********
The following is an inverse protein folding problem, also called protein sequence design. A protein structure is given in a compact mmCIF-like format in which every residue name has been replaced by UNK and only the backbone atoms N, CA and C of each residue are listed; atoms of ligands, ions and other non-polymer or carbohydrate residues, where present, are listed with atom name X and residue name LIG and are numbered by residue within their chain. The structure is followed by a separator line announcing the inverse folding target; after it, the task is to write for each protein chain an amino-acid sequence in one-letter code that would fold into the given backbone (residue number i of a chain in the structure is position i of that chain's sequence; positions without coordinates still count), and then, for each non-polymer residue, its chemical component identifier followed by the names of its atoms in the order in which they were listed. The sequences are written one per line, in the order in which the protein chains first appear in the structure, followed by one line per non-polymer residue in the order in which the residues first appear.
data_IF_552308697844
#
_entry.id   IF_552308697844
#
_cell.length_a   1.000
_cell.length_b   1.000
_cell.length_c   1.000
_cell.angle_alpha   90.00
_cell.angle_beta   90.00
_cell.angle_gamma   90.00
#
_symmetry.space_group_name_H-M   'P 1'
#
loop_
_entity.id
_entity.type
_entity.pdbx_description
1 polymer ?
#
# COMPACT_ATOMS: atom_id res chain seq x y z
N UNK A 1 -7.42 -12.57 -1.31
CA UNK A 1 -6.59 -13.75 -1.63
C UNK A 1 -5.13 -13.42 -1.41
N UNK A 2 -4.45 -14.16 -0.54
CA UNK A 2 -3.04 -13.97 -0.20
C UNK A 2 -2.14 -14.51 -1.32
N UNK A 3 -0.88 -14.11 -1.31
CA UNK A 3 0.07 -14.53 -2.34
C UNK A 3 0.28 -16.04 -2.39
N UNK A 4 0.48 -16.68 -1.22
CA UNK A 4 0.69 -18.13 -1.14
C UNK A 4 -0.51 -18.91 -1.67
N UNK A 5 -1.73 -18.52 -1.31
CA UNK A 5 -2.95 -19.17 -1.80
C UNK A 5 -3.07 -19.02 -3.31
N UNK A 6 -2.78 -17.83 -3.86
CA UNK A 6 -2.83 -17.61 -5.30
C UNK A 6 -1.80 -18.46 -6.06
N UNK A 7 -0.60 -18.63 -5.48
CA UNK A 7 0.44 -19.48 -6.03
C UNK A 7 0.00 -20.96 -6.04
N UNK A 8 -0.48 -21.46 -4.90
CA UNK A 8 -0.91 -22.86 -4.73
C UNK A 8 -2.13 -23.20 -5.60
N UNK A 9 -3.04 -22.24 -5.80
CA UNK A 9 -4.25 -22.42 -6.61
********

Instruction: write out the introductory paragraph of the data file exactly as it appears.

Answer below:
The following is an inverse protein folding problem, also called protein sequence design. A protein structure is given in a compact mmCIF-like format in which every residue name has been replaced by UNK and only the backbone atoms N, CA and C of each residue are listed; atoms of ligands, ions and other non-polymer or carbohydrate residues, where present, are listed with atom name X and residue name LIG and are numbered by residue within their chain. The structure is followed by a separator line announcing the inverse folding target; after it, the task is to write for each protein chain an amino-acid sequence in one-letter code that would fold into the given backbone (residue number i of a chain in the structure is position i of that chain's sequence; positions without coordinates still count), and then, for each non-polymer residue, its chemical component identifier followed by the names of its atoms in the order in which they were listed. The sequences are written one per line, in the order in which the protein chains first appear in the structure, followed by one line per non-polymer residue in the order in which the residues first appear.